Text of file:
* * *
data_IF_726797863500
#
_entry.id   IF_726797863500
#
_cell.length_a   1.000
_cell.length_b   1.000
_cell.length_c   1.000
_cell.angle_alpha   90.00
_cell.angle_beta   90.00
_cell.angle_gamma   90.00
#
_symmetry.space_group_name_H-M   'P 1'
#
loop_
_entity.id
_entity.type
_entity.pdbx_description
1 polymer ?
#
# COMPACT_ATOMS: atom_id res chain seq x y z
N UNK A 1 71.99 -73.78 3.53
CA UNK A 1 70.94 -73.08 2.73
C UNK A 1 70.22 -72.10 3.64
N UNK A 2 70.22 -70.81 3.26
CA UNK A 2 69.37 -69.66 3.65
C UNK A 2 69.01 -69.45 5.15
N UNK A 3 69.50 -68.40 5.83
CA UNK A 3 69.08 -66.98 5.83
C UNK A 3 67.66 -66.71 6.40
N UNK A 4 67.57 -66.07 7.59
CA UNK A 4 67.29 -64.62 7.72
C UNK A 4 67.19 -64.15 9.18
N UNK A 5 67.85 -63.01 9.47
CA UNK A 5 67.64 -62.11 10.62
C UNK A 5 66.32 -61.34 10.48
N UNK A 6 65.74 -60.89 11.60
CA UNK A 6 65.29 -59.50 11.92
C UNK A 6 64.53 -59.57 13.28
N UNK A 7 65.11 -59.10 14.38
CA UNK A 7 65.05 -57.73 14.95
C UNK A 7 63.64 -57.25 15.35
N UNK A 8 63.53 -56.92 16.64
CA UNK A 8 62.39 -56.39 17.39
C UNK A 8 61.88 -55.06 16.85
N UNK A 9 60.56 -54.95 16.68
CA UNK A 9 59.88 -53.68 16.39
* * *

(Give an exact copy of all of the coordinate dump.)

data_IF_726797863500
#
_entry.id   IF_726797863500
#
_cell.length_a   1.000
_cell.length_b   1.000
_cell.length_c   1.000
_cell.angle_alpha   90.00
_cell.angle_beta   90.00
_cell.angle_gamma   90.00
#
_symmetry.space_group_name_H-M   'P 1'
#
loop_
_entity.id
_entity.type
_entity.pdbx_description
1 polymer ?
#
# COMPACT_ATOMS: atom_id res chain seq x y z
N UNK A 1 71.99 -73.78 3.53
CA UNK A 1 70.94 -73.08 2.73
C UNK A 1 70.22 -72.10 3.64
N UNK A 2 70.22 -70.81 3.26
CA UNK A 2 69.37 -69.66 3.65
C UNK A 2 69.01 -69.45 5.15
N UNK A 3 69.50 -68.40 5.83
CA UNK A 3 69.08 -66.98 5.83
C UNK A 3 67.66 -66.71 6.40
N UNK A 4 67.57 -66.07 7.59
CA UNK A 4 67.29 -64.62 7.72
C UNK A 4 67.19 -64.15 9.18
N UNK A 5 67.85 -63.01 9.47
CA UNK A 5 67.64 -62.11 10.62
C UNK A 5 66.32 -61.34 10.48
N UNK A 6 65.74 -60.89 11.60
CA UNK A 6 65.29 -59.50 11.92
C UNK A 6 64.53 -59.57 13.28
N UNK A 7 65.11 -59.10 14.38
CA UNK A 7 65.05 -57.73 14.95
C UNK A 7 63.64 -57.25 15.35
N UNK A 8 63.53 -56.92 16.64
CA UNK A 8 62.39 -56.39 17.39
C UNK A 8 61.88 -55.06 16.85
N UNK A 9 60.56 -54.95 16.68
CA UNK A 9 59.88 -53.68 16.39